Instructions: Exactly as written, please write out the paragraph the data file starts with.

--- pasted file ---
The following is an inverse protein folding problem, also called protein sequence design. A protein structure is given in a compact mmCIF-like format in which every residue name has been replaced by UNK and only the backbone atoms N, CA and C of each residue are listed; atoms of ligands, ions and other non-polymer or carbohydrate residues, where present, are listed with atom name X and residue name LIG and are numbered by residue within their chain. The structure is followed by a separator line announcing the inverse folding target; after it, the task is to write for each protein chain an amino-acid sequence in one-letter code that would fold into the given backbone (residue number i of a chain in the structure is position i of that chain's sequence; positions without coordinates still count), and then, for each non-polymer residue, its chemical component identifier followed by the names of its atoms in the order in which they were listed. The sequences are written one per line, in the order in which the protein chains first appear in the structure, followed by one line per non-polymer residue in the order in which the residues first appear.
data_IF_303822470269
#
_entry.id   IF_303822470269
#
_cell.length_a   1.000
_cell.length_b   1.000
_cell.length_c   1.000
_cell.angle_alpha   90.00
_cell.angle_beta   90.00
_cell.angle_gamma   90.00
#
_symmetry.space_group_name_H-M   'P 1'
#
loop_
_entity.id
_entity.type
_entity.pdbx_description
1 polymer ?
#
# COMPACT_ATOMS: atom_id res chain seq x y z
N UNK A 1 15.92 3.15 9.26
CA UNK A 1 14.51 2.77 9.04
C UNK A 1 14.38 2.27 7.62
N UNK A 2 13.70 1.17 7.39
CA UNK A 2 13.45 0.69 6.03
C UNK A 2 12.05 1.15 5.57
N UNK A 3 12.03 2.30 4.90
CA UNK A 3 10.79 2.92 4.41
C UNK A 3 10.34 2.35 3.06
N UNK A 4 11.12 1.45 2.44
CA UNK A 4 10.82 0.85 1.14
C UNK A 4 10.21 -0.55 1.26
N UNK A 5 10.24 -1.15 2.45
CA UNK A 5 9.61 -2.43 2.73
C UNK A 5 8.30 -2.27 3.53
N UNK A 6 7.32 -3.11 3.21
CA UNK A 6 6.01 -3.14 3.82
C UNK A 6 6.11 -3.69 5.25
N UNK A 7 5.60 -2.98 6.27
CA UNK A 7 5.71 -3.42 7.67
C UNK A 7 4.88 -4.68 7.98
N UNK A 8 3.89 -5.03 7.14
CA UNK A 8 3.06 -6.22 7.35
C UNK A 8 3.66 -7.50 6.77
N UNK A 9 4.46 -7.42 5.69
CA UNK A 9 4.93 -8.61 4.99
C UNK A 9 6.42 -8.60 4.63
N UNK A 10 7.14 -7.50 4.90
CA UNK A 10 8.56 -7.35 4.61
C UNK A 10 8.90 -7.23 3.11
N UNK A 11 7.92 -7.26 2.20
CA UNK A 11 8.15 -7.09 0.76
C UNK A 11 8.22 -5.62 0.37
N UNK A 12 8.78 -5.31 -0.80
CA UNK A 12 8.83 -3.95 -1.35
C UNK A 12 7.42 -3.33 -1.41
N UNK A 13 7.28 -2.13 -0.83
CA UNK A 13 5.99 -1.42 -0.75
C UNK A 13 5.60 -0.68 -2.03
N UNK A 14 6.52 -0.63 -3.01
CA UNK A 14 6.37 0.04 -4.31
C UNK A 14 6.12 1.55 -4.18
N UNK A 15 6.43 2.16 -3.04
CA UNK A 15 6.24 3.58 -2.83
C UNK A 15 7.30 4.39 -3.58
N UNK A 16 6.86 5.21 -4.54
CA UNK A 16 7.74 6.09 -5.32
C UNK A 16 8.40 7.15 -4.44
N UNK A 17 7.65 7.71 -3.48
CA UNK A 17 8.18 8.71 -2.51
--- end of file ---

The following is an inverse protein folding problem, also called protein sequence design. A protein structure is given in a compact mmCIF-like format in which every residue name has been replaced by UNK and only the backbone atoms N, CA and C of each residue are listed; atoms of ligands, ions and other non-polymer or carbohydrate residues, where present, are listed with atom name X and residue name LIG and are numbered by residue within their chain. The structure is followed by a separator line announcing the inverse folding target; after it, the task is to write for each protein chain an amino-acid sequence in one-letter code that would fold into the given backbone (residue number i of a chain in the structure is position i of that chain's sequence; positions without coordinates still count), and then, for each non-polymer residue, its chemical component identifier followed by the names of its atoms in the order in which they were listed. The sequences are written one per line, in the order in which the protein chains first appear in the structure, followed by one line per non-polymer residue in the order in which the residues first appear.